But the region’s famous new ambassadors to Washington, D.C., may be able to help all who call these forests home, not only by increasing awareness but by providing a more immediately tangible benefit—cash. For the honor of hosting Tian Tian and Mei Xiang, the National Zoo will donate U.S. $10 million dollars over the next 10 years to the China Wildlife Conservation Association.

The much-needed funds will support the protection of crucial forest habitat through parks and reserves, and the creation of animal migration corridors free from human interference.

While the primary goal is the protection of the wild panda population, the end result will be a little more breathing room for all animals living in one of Earth’s truly special places.

“Pandas are an umbrella species,” says Baragona. “Their protection has a sheltering effect on all the plants and animals of their ecosystem.”

So dollars spent on the charismatic panda can have an equally beneficial effect on the obscure giant salamander. Two new residents in Washington, D.C., can help ensure the permanent protection of mountainous, misty forests half a world away.

In the United States, get full coverage of this story on tonight’s cable television broadcast of the National Geographic Today news show at 7 p.m. ET.


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More Information

Panda Facts

• The giant panda lives in the mountains of southwestern China and is one of the world’s rarest mammals. Only about 1,000 of these black-and- white relatives of bears survive in the wild.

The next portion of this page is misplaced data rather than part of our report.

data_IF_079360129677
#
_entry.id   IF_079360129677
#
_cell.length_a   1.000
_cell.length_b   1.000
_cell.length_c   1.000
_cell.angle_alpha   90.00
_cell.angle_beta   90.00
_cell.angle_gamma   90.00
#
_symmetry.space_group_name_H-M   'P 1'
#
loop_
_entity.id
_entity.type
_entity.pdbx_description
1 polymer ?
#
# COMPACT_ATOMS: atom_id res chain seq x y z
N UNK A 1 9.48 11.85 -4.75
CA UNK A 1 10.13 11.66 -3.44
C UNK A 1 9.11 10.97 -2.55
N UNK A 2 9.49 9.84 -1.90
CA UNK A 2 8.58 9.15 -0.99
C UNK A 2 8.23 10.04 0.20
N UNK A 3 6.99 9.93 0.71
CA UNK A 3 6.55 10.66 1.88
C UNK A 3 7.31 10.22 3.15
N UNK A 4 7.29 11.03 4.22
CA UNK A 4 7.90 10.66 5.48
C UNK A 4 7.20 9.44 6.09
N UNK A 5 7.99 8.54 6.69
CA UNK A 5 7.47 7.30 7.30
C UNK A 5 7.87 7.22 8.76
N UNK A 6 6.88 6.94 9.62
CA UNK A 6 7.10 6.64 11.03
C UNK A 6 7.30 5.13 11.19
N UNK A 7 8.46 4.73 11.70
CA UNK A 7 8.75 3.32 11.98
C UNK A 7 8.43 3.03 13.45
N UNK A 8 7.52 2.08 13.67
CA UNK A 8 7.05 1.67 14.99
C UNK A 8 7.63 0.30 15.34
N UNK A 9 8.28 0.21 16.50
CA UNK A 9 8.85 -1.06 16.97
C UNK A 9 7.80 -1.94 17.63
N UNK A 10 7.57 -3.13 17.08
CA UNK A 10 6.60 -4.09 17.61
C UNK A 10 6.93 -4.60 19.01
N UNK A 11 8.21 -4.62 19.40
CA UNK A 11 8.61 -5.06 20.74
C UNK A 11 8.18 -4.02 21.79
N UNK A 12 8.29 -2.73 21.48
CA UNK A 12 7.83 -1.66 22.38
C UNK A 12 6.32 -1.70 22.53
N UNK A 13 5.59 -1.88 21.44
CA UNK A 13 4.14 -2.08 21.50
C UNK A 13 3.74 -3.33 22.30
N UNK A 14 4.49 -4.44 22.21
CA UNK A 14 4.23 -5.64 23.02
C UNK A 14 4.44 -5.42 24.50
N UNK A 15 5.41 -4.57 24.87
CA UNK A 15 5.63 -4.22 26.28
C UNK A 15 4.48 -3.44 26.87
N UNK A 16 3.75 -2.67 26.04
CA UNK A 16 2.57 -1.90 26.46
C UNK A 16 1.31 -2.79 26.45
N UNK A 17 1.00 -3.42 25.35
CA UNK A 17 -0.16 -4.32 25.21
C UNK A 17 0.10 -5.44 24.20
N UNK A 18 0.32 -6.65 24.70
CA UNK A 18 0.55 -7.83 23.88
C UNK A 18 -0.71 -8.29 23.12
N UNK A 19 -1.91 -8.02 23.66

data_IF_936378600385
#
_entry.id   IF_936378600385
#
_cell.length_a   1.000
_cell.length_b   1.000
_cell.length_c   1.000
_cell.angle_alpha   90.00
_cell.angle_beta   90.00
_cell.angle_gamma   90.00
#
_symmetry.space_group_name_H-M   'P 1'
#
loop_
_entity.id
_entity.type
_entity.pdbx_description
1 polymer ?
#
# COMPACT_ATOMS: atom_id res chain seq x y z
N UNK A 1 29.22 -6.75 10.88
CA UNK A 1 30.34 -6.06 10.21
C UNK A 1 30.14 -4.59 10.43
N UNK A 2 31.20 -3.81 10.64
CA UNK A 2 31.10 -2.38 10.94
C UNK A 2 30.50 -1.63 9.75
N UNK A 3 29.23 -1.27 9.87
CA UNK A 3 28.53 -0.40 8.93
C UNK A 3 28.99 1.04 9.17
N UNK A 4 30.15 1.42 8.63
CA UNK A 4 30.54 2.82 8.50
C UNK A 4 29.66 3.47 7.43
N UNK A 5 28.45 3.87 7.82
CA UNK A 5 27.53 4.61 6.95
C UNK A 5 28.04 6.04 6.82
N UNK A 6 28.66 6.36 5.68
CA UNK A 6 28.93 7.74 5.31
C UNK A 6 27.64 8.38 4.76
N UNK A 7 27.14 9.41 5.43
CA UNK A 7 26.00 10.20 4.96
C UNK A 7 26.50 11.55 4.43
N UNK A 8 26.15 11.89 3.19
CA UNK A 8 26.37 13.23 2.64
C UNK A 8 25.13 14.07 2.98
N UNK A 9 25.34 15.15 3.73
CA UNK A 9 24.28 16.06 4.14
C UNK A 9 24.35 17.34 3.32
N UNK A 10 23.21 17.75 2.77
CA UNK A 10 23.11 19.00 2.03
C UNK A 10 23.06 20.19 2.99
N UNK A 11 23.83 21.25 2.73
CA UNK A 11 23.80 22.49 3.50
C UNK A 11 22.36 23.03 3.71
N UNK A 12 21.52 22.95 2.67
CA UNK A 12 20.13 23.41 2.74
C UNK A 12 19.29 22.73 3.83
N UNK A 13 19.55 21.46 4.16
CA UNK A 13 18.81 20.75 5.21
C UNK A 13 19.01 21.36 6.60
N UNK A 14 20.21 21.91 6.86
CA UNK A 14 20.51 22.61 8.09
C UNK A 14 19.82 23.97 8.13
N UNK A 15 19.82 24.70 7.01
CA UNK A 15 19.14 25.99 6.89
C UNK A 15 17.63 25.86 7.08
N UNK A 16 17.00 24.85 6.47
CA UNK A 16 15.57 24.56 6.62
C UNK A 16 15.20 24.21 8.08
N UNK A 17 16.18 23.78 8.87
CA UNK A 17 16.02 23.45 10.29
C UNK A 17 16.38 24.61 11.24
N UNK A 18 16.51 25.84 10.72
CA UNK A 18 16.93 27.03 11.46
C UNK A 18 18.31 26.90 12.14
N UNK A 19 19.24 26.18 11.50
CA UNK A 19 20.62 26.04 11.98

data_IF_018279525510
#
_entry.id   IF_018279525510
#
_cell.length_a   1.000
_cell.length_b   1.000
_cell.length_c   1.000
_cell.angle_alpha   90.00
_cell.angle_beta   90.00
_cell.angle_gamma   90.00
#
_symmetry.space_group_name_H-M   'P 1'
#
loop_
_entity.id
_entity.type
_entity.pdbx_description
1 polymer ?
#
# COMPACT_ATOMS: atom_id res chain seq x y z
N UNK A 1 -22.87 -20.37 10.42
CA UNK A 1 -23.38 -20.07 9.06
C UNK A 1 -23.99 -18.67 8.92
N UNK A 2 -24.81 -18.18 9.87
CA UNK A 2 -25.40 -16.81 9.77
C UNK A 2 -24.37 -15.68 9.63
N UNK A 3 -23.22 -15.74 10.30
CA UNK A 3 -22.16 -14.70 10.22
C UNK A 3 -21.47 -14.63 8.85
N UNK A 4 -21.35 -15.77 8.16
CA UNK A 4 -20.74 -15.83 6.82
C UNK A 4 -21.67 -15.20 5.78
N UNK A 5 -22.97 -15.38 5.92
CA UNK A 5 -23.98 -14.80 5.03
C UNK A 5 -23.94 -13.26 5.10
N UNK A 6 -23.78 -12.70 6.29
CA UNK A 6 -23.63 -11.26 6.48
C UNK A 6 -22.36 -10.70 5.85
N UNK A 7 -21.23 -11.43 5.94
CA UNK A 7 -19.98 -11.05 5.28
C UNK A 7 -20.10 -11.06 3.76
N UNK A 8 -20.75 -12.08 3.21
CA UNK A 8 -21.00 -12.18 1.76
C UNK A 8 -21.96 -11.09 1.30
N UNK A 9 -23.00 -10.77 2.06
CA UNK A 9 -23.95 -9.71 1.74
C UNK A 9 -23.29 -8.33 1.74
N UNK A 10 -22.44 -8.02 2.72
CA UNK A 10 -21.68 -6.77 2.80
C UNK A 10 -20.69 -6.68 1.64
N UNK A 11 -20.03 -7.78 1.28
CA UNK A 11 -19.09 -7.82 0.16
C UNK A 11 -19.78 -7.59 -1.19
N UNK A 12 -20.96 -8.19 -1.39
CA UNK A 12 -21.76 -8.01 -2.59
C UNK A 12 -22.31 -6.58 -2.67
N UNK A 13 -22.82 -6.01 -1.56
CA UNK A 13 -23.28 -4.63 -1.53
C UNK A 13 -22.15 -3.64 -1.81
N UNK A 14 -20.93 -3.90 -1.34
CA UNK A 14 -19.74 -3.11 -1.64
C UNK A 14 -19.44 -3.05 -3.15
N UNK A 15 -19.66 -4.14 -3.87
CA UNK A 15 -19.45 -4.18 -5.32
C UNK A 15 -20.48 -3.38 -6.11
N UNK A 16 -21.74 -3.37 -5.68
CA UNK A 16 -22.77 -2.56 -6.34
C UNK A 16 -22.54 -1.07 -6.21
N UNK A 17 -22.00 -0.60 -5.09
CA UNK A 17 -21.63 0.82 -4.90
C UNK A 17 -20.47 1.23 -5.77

• Pandas can grow to a height of six feet (2 meters) and weigh up to 300 pounds (136 kilograms).

• Pandas eat almost nothing but bamboo shoots and leaves. Occasionally they eat other vegetation, fish, or small animals, but bamboo accounts for 99 percent of their diets.

• Pandas eat fast, they eat a lot, and they spend about 12 hours a day doing it. The reason: They digest only about a fifth of what they eat. Overall, bamboo is not very nutritious. The shoots and leaves are the most valuable parts of the plants, so that’s what a well-fed panda concentrates on eating. To stay healthy, they have to eat a lot—up to 15 percent of their body weight in 12 hours—so they eat fast.

• Pandas are active for 14 hours a day on the average, most of it spent feeding; they are inactive for ten hours, usually sleeping from two to four hours.

Source: Catherine D. Hughes, Creature Feature @ nationalgeographic.com

More Information

Threatened Pandas

• Illegal hunting and habitat destruction threatens the survival of pandas. Panda pelts sell for more than U.S. $10,000 in Hong Kong, Taiwan, and Japan.

• To help preserve the remaining panda habitat the Chinese government, in concert with the World Wide Fund for Nature, is implementing a ten-year plan that would expand the 13 existing reserves and create 14 new ones by relocating 10,000 loggers and farmers who would be paid to move out. The entire effort could cost U.S. 80 million dollars. China has budgeted (U.S.) 13 million dollars and hopes the rest will come from international conservation groups and other sources.

• One possible source is new, long-term loans of captive pandas for breeding in zoos and parks worldwide. Instead of a few months, the old norm, such loans are being made for ten years and bring at least 10 million dollars U.S. each.

• Read more at Infocentral @ nationalgeographic.com